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AUTUMN:

THE THIRD PASTORAL',

OR

HYLAS AND ÆGON.

TO MR. WYCHERLEY 2.

BENEATH the shade a spreading Beech displays,
Hylas and Ægon sung their rural lays;
This mourn'd a faithless, that an absent Love,
And Delia's name and Doris' fill'd the Grove.
Ye Mantuan Nymphs, your sacred succour bring ;
Hylas and Ægon's rural lays I sing.

Thou, whom the Nine, with Plautus' wit inspire,
The art of Terence, and Menander's fire;

5

NOTES.

1 This Pastoral consists of two parts, like the vijith of Virgil : The Scene, a hill; the time at sun-set.-P.

His intrigues with the Duchess of Cleveland, his marriage with the Countess of Drogheda, Charles the Second's displeasure on this marriage, his debts and distresses, and other particulars of his life, are well related by Dennis in a letter to Major Pack, 1720. In Dennis's collection of Letters, published in two volumes, 1721, to which Mr. Pope subscribed, Lord Lansdown bas drawn his character, as a writer, in an elegant manner ; chiefly with a view of showing the impropriety of an epithet given to him by Lord Rochester, who called him Slow Wycherley ; for that, notwithstanding his pointed wit, and forcible expression, he composed with facility and haste.- Warton.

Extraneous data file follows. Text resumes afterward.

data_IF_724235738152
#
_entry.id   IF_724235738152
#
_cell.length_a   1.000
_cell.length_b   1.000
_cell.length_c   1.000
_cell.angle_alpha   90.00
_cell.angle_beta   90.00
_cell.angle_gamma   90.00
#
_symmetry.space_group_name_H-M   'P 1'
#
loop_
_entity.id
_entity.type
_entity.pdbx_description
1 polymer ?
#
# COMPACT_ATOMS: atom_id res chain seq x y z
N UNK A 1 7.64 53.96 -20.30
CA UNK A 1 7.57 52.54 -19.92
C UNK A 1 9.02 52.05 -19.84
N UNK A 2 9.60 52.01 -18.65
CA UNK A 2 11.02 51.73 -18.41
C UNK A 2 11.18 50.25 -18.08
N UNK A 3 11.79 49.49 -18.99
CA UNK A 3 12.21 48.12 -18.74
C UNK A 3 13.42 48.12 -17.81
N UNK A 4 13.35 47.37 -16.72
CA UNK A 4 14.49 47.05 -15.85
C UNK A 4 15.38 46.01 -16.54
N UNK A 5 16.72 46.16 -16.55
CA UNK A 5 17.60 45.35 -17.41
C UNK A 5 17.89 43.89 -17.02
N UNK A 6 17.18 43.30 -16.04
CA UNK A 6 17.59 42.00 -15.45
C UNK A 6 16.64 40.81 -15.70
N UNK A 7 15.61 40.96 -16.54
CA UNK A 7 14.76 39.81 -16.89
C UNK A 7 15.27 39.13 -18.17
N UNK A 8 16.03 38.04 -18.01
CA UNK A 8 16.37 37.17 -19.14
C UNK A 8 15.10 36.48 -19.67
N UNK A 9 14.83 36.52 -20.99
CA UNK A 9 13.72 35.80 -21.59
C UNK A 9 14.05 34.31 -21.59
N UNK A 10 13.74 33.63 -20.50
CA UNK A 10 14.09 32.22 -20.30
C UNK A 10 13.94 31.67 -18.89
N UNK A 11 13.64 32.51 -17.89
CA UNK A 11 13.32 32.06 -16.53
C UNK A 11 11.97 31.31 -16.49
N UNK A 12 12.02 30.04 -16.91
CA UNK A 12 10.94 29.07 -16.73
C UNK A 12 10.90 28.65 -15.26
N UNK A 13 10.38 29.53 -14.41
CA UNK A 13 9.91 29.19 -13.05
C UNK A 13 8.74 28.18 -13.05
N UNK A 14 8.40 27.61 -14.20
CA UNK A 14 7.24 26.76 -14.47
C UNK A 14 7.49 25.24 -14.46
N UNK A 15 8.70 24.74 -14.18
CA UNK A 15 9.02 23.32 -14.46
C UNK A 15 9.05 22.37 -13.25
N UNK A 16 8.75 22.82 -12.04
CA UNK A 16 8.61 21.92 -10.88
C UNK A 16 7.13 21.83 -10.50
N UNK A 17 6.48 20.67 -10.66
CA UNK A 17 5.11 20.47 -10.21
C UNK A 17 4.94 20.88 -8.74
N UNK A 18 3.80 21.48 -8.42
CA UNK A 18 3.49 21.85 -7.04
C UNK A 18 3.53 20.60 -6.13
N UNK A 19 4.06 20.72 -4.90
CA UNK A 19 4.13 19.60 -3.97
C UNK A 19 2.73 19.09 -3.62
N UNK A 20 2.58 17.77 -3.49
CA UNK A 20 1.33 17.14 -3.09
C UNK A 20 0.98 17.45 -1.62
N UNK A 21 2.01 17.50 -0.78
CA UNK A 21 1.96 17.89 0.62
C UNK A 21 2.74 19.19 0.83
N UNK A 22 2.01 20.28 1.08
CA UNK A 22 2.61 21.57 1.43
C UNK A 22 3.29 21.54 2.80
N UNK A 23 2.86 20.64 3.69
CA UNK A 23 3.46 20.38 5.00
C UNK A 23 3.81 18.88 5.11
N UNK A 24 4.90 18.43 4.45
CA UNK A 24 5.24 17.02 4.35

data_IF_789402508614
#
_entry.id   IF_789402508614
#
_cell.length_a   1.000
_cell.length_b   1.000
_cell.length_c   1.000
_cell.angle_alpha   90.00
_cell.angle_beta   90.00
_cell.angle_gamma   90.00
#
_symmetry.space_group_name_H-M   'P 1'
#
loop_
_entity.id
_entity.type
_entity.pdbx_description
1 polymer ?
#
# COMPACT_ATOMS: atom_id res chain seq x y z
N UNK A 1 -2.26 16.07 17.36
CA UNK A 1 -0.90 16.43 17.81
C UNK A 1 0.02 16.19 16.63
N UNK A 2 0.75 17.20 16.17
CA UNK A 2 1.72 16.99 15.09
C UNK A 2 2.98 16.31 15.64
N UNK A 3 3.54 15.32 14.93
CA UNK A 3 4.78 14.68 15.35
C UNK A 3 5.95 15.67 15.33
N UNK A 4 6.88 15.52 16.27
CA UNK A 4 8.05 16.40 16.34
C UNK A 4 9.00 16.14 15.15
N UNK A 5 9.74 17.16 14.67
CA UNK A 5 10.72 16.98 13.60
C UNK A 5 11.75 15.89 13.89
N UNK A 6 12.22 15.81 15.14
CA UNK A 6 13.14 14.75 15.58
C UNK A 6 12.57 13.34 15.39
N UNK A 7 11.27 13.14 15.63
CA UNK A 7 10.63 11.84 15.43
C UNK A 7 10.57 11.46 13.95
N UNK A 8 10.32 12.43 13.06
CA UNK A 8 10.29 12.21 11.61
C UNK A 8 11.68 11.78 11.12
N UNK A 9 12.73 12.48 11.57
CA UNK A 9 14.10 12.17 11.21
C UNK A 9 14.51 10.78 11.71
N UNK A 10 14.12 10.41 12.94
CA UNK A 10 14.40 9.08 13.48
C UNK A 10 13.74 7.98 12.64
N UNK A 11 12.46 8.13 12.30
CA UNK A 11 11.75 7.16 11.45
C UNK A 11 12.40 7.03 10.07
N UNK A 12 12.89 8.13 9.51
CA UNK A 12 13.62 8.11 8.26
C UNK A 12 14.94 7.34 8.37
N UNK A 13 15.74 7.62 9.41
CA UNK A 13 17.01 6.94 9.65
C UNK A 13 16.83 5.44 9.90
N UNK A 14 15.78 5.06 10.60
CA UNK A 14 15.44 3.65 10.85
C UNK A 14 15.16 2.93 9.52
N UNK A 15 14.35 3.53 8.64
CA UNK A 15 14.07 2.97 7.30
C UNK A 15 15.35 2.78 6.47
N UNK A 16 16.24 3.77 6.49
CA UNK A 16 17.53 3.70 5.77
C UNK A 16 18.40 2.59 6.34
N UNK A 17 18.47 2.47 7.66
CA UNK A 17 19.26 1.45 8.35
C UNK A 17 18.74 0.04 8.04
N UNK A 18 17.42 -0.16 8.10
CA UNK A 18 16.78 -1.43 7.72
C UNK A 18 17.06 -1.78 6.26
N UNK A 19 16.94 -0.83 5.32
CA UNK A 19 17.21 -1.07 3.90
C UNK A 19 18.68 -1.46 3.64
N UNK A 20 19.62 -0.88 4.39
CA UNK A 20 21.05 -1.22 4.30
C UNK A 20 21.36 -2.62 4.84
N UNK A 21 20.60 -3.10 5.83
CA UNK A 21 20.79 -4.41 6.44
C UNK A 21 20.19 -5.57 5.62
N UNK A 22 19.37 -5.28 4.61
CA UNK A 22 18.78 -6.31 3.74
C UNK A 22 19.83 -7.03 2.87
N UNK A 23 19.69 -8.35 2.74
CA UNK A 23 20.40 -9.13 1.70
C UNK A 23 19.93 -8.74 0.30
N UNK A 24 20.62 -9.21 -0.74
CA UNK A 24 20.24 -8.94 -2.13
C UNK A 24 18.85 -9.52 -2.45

Ver. 7. Thou, whom the Nine,] Mr. Wycherley, a famous author of Comedies ; of which the most celebrated were the Plain-Dealer and Country-Wife. He was a writer of infinite spirit, satire, and wit. The only objection made to him was, that he had too much. However, he was followed in the same way by Mr. Congreve, tho' with a little more correctness.--P.

Surely with much more correctness, taste, and judgment.--Warlon.

Ver. 8. The art of Terence, and Menander's fire ;] This line alludes to that famous character given of Terence, by Cæsar :

“ Tu quoque, tu in summis, ô dimidiale Menander,

Poneris, et merito, puri sermonis amator :
Lenibus atque utinam scriptis adjuncta foret vis
Comica."

So

Whose sense instructs us, and whose humour charms,
Whose judgment sways us, and whose spirit warms!
Oh, skill'd in nature! see the hearts of Swains,
Their artless passions, and their tender pains.

Now setting Phoebus shone serenely bright,
And fleecy clouds were streak’d with purple light;
When tuneful Hylas with melodious moan,

15 Taught rocks to weep, and made the mountains groan.

Go, gentle gales, and bear my sighs away! To Delia's ear the tender notes convey. As some sad turtle his lost love deplores, And with deep murmurs fills the sounding shores; 20 Thus, far from Delia, to the winds I mourn, Alike unheard, unpity'd, and forlorn.